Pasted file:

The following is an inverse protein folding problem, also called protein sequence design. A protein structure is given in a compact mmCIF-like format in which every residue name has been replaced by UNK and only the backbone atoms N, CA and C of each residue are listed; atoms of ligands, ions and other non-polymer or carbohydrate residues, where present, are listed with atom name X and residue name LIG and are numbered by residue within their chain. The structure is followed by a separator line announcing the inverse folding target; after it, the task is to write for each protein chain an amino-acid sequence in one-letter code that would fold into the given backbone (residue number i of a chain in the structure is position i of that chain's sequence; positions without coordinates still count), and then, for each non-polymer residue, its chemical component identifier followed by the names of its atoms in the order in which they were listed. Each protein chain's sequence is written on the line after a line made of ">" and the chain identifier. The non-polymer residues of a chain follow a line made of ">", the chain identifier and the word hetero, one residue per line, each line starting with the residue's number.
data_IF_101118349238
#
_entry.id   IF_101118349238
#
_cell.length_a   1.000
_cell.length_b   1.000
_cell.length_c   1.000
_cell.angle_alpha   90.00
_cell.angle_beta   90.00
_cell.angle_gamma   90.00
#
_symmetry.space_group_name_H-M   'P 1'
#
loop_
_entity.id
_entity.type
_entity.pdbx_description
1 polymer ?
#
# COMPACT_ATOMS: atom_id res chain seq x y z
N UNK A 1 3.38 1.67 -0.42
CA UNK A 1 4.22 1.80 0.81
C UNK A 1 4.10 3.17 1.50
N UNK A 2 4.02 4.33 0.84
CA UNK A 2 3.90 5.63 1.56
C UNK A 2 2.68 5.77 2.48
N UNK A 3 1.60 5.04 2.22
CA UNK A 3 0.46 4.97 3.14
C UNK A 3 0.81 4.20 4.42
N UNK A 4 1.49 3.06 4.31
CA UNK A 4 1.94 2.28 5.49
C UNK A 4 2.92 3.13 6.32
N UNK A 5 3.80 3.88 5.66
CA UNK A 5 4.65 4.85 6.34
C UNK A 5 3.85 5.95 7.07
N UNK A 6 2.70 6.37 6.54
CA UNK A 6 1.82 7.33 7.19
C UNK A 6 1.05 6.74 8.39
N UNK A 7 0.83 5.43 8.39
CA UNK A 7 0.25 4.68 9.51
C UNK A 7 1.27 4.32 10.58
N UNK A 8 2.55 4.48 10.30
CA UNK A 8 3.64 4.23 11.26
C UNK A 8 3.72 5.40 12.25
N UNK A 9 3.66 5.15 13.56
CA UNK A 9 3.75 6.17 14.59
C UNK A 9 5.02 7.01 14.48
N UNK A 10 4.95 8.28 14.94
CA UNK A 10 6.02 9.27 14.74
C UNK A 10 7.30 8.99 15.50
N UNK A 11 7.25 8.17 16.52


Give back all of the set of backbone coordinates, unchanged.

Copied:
The following is an inverse protein folding problem, also called protein sequence design. A protein structure is given in a compact mmCIF-like format in which every residue name has been replaced by UNK and only the backbone atoms N, CA and C of each residue are listed; atoms of ligands, ions and other non-polymer or carbohydrate residues, where present, are listed with atom name X and residue name LIG and are numbered by residue within their chain. The structure is followed by a separator line announcing the inverse folding target; after it, the task is to write for each protein chain an amino-acid sequence in one-letter code that would fold into the given backbone (residue number i of a chain in the structure is position i of that chain's sequence; positions without coordinates still count), and then, for each non-polymer residue, its chemical component identifier followed by the names of its atoms in the order in which they were listed. Each protein chain's sequence is written on the line after a line made of ">" and the chain identifier. The non-polymer residues of a chain follow a line made of ">", the chain identifier and the word hetero, one residue per line, each line starting with the residue's number.
data_IF_101118349238
#
_entry.id   IF_101118349238
#
_cell.length_a   1.000
_cell.length_b   1.000
_cell.length_c   1.000
_cell.angle_alpha   90.00
_cell.angle_beta   90.00
_cell.angle_gamma   90.00
#
_symmetry.space_group_name_H-M   'P 1'
#
loop_
_entity.id
_entity.type
_entity.pdbx_description
1 polymer ?
#
# COMPACT_ATOMS: atom_id res chain seq x y z
N UNK A 1 3.38 1.67 -0.42
CA UNK A 1 4.22 1.80 0.81
C UNK A 1 4.10 3.17 1.50
N UNK A 2 4.02 4.33 0.84
CA UNK A 2 3.90 5.63 1.56
C UNK A 2 2.68 5.77 2.48
N UNK A 3 1.60 5.04 2.22
CA UNK A 3 0.46 4.97 3.14
C UNK A 3 0.81 4.20 4.42
N UNK A 4 1.49 3.06 4.31
CA UNK A 4 1.94 2.28 5.49
C UNK A 4 2.92 3.13 6.32
N UNK A 5 3.80 3.88 5.66
CA UNK A 5 4.65 4.85 6.34
C UNK A 5 3.85 5.95 7.07
N UNK A 6 2.70 6.37 6.54
CA UNK A 6 1.82 7.33 7.19
C UNK A 6 1.05 6.74 8.39
N UNK A 7 0.83 5.43 8.39
CA UNK A 7 0.25 4.68 9.51
C UNK A 7 1.27 4.32 10.58
N UNK A 8 2.55 4.48 10.30
CA UNK A 8 3.64 4.23 11.26
C UNK A 8 3.72 5.40 12.25
N UNK A 9 3.66 5.15 13.56
CA UNK A 9 3.75 6.17 14.59
C UNK A 9 5.02 7.01 14.48
N UNK A 10 4.95 8.28 14.94
CA UNK A 10 6.02 9.27 14.74
C UNK A 10 7.30 8.99 15.50
N UNK A 11 7.25 8.17 16.52